Givatayim gets its own ‘Speakers’ Box’

The new initiative, which goes under the catchy moniker of “Closing the Week – Opening the Mouth” – will take place in Givatayim Park.

givatayim 521 (photo credit: courtesy)
givatayim 521
(photo credit: courtesy)
Visitors from this part of the world to London often take the opportunity to catch an earful of the oratory spectacle at Hyde Park’s Speakers’ Corner. Now Givatayim is taking a leaf out of the British public discourse book by setting up its own local version of the outdoor speechifying facility.
The new initiative, which goes under the catchy moniker of “Closing the Week – Opening the Mouth” – will begin next month at Givatayim Park. It will take place every Thursday at 6 p.m., and last for two hours. Each speaker will be allotted a five-minute soapbox slot.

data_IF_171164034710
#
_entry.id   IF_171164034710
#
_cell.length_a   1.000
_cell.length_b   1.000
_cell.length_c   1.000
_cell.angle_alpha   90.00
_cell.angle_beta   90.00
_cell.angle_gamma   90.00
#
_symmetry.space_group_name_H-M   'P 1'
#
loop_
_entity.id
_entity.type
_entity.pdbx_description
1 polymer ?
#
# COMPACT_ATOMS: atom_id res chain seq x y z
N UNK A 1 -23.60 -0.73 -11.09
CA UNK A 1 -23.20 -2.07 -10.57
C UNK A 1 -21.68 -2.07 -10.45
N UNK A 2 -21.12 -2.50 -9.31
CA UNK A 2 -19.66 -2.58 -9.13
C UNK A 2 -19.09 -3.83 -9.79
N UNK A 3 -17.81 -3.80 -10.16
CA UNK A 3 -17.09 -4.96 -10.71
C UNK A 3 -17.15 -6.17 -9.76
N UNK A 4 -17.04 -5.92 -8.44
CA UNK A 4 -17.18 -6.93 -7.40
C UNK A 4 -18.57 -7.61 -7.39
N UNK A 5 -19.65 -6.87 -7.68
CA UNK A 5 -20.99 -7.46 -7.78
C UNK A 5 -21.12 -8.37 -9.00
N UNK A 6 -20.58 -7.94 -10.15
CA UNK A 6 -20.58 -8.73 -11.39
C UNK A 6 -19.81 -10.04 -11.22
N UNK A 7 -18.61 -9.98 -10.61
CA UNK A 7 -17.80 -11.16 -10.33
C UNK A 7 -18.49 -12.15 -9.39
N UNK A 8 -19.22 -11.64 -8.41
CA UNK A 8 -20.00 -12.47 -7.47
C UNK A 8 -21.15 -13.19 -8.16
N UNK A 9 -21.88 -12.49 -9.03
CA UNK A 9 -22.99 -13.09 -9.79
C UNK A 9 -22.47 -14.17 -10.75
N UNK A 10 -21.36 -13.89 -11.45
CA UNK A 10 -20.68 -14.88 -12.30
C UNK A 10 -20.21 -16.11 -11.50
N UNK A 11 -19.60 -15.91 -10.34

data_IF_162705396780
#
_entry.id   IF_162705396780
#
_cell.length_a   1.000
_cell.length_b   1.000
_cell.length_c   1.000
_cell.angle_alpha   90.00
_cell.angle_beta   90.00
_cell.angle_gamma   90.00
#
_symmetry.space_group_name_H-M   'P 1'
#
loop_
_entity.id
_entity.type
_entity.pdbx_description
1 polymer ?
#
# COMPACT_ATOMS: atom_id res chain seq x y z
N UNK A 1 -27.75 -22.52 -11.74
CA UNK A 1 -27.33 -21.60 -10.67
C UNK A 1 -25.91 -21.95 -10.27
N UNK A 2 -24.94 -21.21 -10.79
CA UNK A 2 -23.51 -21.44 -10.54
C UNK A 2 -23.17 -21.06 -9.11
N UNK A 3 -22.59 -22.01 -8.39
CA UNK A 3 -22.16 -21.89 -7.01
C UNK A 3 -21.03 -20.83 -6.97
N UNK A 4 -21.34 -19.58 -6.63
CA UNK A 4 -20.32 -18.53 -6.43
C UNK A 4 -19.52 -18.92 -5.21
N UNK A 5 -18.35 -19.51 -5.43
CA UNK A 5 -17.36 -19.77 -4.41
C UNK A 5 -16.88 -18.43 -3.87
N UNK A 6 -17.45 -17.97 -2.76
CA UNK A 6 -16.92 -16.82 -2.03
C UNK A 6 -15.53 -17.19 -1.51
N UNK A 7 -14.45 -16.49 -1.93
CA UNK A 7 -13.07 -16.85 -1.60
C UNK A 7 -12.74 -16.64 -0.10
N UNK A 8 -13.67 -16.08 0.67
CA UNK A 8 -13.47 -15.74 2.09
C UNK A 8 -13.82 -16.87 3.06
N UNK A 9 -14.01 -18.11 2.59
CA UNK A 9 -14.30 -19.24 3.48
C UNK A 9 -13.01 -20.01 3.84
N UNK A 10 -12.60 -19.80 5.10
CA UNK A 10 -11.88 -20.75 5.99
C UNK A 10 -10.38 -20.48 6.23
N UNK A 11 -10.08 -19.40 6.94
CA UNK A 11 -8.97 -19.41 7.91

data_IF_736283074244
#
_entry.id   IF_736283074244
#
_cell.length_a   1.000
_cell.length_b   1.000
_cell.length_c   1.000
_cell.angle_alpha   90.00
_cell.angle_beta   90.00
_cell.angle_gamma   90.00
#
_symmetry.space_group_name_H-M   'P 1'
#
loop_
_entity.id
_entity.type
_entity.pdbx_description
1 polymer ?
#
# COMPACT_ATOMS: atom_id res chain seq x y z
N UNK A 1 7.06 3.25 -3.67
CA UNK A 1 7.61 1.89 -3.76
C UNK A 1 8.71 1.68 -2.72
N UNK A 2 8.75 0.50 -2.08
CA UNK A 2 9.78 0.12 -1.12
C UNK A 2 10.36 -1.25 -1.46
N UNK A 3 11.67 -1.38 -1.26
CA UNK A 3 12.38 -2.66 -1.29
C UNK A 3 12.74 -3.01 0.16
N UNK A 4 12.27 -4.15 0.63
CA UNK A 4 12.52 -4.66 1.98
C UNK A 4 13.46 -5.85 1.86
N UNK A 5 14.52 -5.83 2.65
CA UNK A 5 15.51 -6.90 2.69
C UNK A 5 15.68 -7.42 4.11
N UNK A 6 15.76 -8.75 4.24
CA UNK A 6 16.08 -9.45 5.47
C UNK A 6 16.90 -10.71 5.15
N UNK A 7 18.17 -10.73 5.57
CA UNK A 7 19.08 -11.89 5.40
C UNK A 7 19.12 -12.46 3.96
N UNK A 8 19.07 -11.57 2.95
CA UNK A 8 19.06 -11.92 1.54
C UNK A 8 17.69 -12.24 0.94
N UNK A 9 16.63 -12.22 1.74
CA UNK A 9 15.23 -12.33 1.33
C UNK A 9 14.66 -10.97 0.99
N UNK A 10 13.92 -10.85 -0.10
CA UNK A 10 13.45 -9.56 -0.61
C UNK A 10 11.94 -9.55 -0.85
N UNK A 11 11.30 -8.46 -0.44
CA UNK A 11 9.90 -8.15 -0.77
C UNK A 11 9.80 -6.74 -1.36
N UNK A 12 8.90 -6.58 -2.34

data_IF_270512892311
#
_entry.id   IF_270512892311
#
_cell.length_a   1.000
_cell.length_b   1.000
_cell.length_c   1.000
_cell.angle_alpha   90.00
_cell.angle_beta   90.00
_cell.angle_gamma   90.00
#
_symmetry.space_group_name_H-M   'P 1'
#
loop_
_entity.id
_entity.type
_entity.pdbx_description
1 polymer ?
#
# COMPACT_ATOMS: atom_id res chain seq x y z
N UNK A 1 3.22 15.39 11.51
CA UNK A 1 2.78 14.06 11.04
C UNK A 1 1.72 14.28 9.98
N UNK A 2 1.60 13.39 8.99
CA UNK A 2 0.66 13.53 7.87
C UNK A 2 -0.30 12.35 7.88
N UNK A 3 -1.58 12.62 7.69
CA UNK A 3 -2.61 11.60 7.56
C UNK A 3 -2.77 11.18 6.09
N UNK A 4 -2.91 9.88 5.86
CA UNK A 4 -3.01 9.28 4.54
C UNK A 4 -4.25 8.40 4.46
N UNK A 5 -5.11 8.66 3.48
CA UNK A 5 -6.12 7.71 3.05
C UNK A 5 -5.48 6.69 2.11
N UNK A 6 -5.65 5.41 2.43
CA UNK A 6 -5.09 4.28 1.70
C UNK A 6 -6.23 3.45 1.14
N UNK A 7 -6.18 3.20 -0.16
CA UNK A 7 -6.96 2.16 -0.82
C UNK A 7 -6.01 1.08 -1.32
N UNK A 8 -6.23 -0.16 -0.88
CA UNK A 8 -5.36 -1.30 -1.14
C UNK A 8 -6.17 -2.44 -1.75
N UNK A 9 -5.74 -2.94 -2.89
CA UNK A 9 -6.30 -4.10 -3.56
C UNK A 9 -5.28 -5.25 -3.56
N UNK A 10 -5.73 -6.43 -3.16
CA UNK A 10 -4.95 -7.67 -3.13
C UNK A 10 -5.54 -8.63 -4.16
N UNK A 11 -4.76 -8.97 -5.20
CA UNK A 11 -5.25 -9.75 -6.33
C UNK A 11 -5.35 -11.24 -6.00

Bat Yam park gets makeover
Lugasi Park, on the corner of Hagalil and Rothschild streets in Bat Yam, is looking a lot better these days after the completion of extensive rehabilitation and repair work there. The fourdunam gardens have undergone work on paving stones and the irrigation system, mature bushes have been planted, and new outdoor furniture and a range of playing facilities for young children have been installed. There are also new lawns.
A Bat Yam Municipality official said that the work in the line with the local authority’s policy of expanding green areas in the city, including the installation of two new parks in the Amidar neighborhood, bringing the number of parks in Bat Yam up to 17.
Rehovot internet archives launched
Deputy Mayor of Rehovot Zohar Blum unveiled the city’s new Web-based archives at a council meeting last week. The project launch coincided with the closing of the city’s 120th anniversary celebrations.
Archives manager Nili Levin added that the local history site tells the story of a small agricultural community which eventually grew into a city. She pointed out that the site includes information on all aspects of Rehovot’s history, such as farming, education, transport, and cultural and artistic work done there over the last 120 years.